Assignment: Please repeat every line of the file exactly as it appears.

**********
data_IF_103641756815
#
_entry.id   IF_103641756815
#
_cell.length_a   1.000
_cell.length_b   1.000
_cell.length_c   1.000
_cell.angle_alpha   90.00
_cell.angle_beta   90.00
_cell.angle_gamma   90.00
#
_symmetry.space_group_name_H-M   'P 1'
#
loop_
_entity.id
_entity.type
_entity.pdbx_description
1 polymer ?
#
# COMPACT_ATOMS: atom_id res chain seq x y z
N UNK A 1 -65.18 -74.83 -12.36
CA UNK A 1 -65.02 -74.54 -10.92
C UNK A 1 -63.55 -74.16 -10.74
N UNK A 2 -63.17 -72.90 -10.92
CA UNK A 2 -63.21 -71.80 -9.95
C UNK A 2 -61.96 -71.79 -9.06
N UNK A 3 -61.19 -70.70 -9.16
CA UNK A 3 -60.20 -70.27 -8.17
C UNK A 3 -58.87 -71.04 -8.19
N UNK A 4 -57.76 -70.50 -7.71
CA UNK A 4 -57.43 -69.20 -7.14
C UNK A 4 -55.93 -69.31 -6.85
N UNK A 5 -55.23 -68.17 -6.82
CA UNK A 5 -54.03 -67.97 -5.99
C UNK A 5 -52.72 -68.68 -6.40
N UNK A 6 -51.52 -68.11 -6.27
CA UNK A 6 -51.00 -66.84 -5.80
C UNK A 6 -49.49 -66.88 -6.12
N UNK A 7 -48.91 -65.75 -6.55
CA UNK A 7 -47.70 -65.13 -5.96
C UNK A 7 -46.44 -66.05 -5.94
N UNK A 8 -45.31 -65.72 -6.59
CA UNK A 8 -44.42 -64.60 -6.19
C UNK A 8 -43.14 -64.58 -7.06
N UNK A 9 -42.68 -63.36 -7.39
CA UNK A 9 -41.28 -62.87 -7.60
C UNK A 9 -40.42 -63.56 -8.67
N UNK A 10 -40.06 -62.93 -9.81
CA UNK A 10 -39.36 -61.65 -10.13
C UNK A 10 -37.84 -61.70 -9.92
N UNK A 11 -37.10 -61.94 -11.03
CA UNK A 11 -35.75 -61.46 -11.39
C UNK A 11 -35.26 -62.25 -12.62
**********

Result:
data_IF_103641756815
#
_entry.id   IF_103641756815
#
_cell.length_a   1.000
_cell.length_b   1.000
_cell.length_c   1.000
_cell.angle_alpha   90.00
_cell.angle_beta   90.00
_cell.angle_gamma   90.00
#
_symmetry.space_group_name_H-M   'P 1'
#
loop_
_entity.id
_entity.type
_entity.pdbx_description
1 polymer ?
#
# COMPACT_ATOMS: atom_id res chain seq x y z
N UNK A 1 -65.18 -74.83 -12.36
CA UNK A 1 -65.02 -74.54 -10.92
C UNK A 1 -63.55 -74.16 -10.74
N UNK A 2 -63.17 -72.90 -10.92
CA UNK A 2 -63.21 -71.80 -9.95
C UNK A 2 -61.96 -71.79 -9.06
N UNK A 3 -61.19 -70.70 -9.16
CA UNK A 3 -60.20 -70.27 -8.17
C UNK A 3 -58.87 -71.04 -8.19
N UNK A 4 -57.76 -70.50 -7.71
CA UNK A 4 -57.43 -69.20 -7.14
C UNK A 4 -55.93 -69.31 -6.85
N UNK A 5 -55.23 -68.17 -6.82
CA UNK A 5 -54.03 -67.97 -5.99
C UNK A 5 -52.72 -68.68 -6.40
N UNK A 6 -51.52 -68.11 -6.27
CA UNK A 6 -51.00 -66.84 -5.80
C UNK A 6 -49.49 -66.88 -6.12
N UNK A 7 -48.91 -65.75 -6.55
CA UNK A 7 -47.70 -65.13 -5.96
C UNK A 7 -46.44 -66.05 -5.94
N UNK A 8 -45.31 -65.72 -6.59
CA UNK A 8 -44.42 -64.60 -6.19
C UNK A 8 -43.14 -64.58 -7.06
N UNK A 9 -42.68 -63.36 -7.39
CA UNK A 9 -41.28 -62.87 -7.60
C UNK A 9 -40.42 -63.56 -8.67
N UNK A 10 -40.06 -62.93 -9.81
CA UNK A 10 -39.36 -61.65 -10.13
C UNK A 10 -37.84 -61.70 -9.92
N UNK A 11 -37.10 -61.94 -11.03
CA UNK A 11 -35.75 -61.46 -11.39
C UNK A 11 -35.26 -62.25 -12.62